In particular I'm depending more and more on the out-of-camera JPEGs. All but one of the photos were SOOC, with only cropping and down-sampling applied. I've tuned the Sony to produce JPEGs that are far different (to me) that what I would have done if I'd post processed everything in Lightroom. For color I'm using Standard, but tuned with Contrast set to -1, Saturation set to -1, and Sharpness set to 0 (the default). If I do Black and White, I have Contrast set to -1. I have DRO set to Lv4. And that's what I use for everything. Everything else is set to auto, such as white balance and ISO. I run the camera in aperture priority.

The results out of the camera are softer, without the harsh sharpness I tended towards with the Olympus cameras. There's more detail in the photos, especially in the shadows and highlights. The photos just look brighter all the way around.

And I'm also noticing just how powerful the tilting LCD is. I'm now developing a technique where I hold the camera down in my hands, pointing to my left or my right, with the LCD tilted up. It reminds me an awful lot of how I just to get candids with my old Mamiya c300f back in the day (no, I'm not making that up). Hold up a camera, any camera, while you're looking at the subject and you'll immediately draw the subjects attention. But hold the camera in an way that's "non-photographic" and I've noticed you're pretty much ignored.

The tilting LCD also allows for different perspectives. I used the E-3's LCD for pretty much the same thing. Unlike the E-3, the 5N is a lot lighter and smaller. Even with the LCD tilted out the whole camera is pretty much swallowed up in my rather large hands.

And the shutter is so quiet compared to the Pens I still have. And the release and focus are very very fast. It makes for an fast and flexible documenting camera.
It's what's for dinner
Aluminum burito
Indoor eating
Out-of-business again
This last photo, taken tonight while my wife and I were out to supper, is the one image I manipulated from RAW. In spite of working with it in RAW I did very little. I increased the saturation a bit, and dropped the blacks a bit. And I applied Lightroom's automatic lens correction for the Sony 18-55mm. And that's it. Everything else was left as the camera selected it.
Dream Possible
I'm at a bit of a quandary at this point. I could throw more money at the Sony camera in the form of more lenses and a second body. Or I could follow through and throw that same money at Olympus. For example, I could get the lovely, just released Sony 10-18mm f/4 E zoom (effective 15-27mm) ultra-wide-angle for the 5N. It costs close to $900, which makes it rather expensive to me. That's pretty much the cost of an Olympus E-M5 body. According to a review on Luminous Landscape it looks to be more than decent, with the reviewer calling it "a keeper." Before I do that, however, I may just go ahead and pick up a copy of the "consumer grade" Sigma 19mm (effective 28mm). With the sensor as good as it is on the 5N, I find I don't have this crazy need for fast glass anymore, especially in low light situations. And I remember how I spent $650 on the Olympus Standard Grade Zuiko 9-18mm (effective 18-36mm) and used it quite a bit, and was happy to have it.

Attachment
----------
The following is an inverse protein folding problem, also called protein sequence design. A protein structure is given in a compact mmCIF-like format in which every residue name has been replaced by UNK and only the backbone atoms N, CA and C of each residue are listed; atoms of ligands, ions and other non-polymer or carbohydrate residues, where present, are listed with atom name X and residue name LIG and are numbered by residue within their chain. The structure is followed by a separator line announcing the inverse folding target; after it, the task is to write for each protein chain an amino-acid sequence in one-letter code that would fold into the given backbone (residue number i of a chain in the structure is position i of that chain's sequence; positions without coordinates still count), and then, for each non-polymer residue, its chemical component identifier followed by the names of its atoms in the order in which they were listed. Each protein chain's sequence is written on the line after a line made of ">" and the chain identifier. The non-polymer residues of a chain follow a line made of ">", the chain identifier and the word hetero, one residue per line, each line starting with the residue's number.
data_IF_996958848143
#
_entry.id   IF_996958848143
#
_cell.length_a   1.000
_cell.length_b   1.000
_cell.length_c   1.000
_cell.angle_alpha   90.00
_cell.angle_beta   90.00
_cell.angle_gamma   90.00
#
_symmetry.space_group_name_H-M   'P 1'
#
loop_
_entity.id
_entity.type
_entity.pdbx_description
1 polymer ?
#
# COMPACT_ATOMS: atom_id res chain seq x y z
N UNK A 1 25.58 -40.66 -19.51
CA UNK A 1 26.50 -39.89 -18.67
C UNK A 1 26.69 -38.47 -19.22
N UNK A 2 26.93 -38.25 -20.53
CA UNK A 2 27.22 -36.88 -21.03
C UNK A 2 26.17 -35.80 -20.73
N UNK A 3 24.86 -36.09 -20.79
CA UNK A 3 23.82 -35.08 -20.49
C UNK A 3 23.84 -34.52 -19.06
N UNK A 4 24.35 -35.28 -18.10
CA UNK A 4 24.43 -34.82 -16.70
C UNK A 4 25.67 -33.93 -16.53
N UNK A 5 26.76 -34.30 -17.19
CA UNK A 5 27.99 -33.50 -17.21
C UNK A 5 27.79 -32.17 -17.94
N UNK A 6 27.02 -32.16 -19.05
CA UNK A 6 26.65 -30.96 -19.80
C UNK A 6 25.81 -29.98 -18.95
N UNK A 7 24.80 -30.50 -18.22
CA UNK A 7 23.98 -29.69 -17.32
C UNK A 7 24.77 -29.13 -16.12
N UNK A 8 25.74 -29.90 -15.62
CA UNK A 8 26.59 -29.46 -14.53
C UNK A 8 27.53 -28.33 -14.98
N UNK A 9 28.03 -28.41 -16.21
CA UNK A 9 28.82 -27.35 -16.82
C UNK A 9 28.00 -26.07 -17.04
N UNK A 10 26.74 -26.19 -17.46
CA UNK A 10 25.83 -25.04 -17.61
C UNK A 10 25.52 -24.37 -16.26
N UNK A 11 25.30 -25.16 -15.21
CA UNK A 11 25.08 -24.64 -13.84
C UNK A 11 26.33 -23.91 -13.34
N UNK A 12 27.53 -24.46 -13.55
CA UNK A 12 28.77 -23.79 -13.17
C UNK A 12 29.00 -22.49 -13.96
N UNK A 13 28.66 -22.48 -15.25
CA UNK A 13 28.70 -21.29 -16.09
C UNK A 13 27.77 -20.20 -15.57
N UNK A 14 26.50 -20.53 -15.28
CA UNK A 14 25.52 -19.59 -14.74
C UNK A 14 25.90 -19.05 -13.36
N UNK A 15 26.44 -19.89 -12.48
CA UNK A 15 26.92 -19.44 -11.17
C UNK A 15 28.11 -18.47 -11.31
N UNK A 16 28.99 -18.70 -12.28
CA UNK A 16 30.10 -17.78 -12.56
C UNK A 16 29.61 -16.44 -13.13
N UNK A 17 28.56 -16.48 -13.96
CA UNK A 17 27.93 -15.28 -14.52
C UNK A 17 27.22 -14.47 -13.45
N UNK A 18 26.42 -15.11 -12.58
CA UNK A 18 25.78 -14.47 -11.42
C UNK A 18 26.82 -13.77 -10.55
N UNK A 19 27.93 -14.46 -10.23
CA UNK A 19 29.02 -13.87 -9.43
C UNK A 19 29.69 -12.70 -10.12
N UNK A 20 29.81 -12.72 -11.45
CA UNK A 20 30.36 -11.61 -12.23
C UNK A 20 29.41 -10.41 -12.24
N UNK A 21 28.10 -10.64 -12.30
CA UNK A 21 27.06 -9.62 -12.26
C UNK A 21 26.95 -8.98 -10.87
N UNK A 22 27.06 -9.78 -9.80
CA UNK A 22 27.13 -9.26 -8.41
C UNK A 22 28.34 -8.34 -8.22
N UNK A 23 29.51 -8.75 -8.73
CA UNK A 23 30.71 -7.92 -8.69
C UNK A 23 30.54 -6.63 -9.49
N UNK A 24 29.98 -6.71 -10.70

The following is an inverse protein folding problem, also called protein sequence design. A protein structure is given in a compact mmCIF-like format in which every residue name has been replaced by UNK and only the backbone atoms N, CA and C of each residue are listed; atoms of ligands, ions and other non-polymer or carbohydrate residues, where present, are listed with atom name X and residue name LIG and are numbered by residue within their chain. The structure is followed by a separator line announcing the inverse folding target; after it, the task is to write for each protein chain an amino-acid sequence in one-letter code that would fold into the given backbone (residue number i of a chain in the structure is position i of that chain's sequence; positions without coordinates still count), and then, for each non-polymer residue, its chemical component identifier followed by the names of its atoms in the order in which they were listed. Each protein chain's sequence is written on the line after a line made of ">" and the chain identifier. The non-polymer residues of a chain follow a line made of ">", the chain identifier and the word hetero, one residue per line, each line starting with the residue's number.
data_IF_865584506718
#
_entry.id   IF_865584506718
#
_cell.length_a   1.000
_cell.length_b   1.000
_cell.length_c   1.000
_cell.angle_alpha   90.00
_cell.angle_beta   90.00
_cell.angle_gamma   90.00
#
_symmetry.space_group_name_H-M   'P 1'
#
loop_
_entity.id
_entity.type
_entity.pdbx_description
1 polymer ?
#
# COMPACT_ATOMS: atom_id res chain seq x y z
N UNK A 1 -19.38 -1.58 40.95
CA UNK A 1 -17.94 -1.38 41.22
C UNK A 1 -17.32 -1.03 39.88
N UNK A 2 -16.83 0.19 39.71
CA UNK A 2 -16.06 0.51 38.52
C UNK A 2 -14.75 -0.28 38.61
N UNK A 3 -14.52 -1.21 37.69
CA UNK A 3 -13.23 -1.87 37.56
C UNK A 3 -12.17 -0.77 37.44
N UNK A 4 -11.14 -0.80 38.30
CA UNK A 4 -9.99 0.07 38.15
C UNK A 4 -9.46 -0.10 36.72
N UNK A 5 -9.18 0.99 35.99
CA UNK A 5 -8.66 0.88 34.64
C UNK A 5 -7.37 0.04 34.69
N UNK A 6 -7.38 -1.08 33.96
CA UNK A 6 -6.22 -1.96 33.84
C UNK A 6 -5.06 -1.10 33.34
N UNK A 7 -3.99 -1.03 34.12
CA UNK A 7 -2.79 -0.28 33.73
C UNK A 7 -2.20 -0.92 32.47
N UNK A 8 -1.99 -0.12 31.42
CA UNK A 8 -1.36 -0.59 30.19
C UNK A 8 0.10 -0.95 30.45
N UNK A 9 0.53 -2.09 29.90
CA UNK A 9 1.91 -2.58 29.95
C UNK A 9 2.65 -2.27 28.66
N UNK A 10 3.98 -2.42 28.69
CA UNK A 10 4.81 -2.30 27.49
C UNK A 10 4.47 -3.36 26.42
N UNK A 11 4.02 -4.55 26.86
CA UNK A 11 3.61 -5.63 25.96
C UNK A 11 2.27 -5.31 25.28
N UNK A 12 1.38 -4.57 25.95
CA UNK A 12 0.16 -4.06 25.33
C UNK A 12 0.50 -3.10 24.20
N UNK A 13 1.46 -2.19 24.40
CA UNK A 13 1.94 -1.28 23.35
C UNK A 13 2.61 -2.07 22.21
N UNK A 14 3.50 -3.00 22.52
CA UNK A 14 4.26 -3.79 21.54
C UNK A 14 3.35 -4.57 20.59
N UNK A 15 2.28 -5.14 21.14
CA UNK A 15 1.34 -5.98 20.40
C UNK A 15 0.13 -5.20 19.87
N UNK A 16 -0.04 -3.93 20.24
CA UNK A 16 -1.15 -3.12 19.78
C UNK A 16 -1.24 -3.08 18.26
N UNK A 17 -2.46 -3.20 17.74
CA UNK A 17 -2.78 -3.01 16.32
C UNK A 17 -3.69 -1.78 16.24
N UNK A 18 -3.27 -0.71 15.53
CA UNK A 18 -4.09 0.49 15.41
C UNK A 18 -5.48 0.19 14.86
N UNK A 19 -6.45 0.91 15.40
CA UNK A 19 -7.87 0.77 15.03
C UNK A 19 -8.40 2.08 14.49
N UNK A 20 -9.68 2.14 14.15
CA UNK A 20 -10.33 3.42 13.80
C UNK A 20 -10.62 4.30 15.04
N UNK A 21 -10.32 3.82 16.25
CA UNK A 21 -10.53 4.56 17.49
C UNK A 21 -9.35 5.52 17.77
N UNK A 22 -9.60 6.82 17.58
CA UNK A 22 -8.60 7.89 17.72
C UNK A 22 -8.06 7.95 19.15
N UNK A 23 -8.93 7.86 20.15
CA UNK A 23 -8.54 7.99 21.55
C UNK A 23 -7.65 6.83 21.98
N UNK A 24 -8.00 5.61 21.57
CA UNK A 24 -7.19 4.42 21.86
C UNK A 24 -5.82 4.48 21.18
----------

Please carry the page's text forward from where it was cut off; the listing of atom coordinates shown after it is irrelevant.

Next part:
Physically (physical therapy) and photographically (shutter therapy) I've been making positive progress, and it makes me happy. They each seem to be reinforcing the other, and I certainly can't complain about that.

Update 28 November

I broke down and recreated the top photo from RAW. The color balance, once I started to look at it on other devices (especially the Nexux 7) was too yellow. So I went into the RAW file and adjusted to take out the yellow cast and to look as close as possible to the in-camera JPEG. It's more contrasty than the original, but I think that's OK.

Wednesday, November 21, 2012

Shutter Therapy

Suburban Composition
My personal road to knee surgery recovery continues. Today was my second visit to RDV, with more exercise. More tissue is healing and more feeling is returning across the knee. Flexibility continues to slowly increase. In spite of the increased flexibility I'm still just a passenger, which requires that my wife drive us around. When we arrive at any given destination I get out and help do whatever is necessary, such as carry items to the car.

This photo was taken as a local Bubbalous we'd stopped at to pick up our smoked Thanksgiving turkey. On the way back to the car I spied this combination of items which triggered something odd in my mind. Right before we left I grabbed a shot of this with my Olympus E-P2 and the Panasonic 20mm opened up to f/1.7, the 20's fastest aperture. Ignoring the "quality" of the image for the moment I want to direct your attention the lack of distortion in the photo, all those very straight lines. The JPEG was converted from Raw (ORF) in Lightroom 4.2, with no distortion correction applied. The straight lines came right out of the camera as it were.

Compare this to the latest Olympus 1.8/17mm µ4:3rds lens which Olympus is currently selling for $500. Just about everyone who's tested the lens has damned it with faint praise, except for Lenstip, who came right out and bluntly stated that "it lags behind everything you were used to when dealing with Olympus optics." One particular con was "very high distortion", especially in Raw. When the lens was announced I'd thought I might get the new 17mm and sell the slower 2.8/17mm and Lumix 1.7/20mm. But now, maybe not.

Lucy To The Vet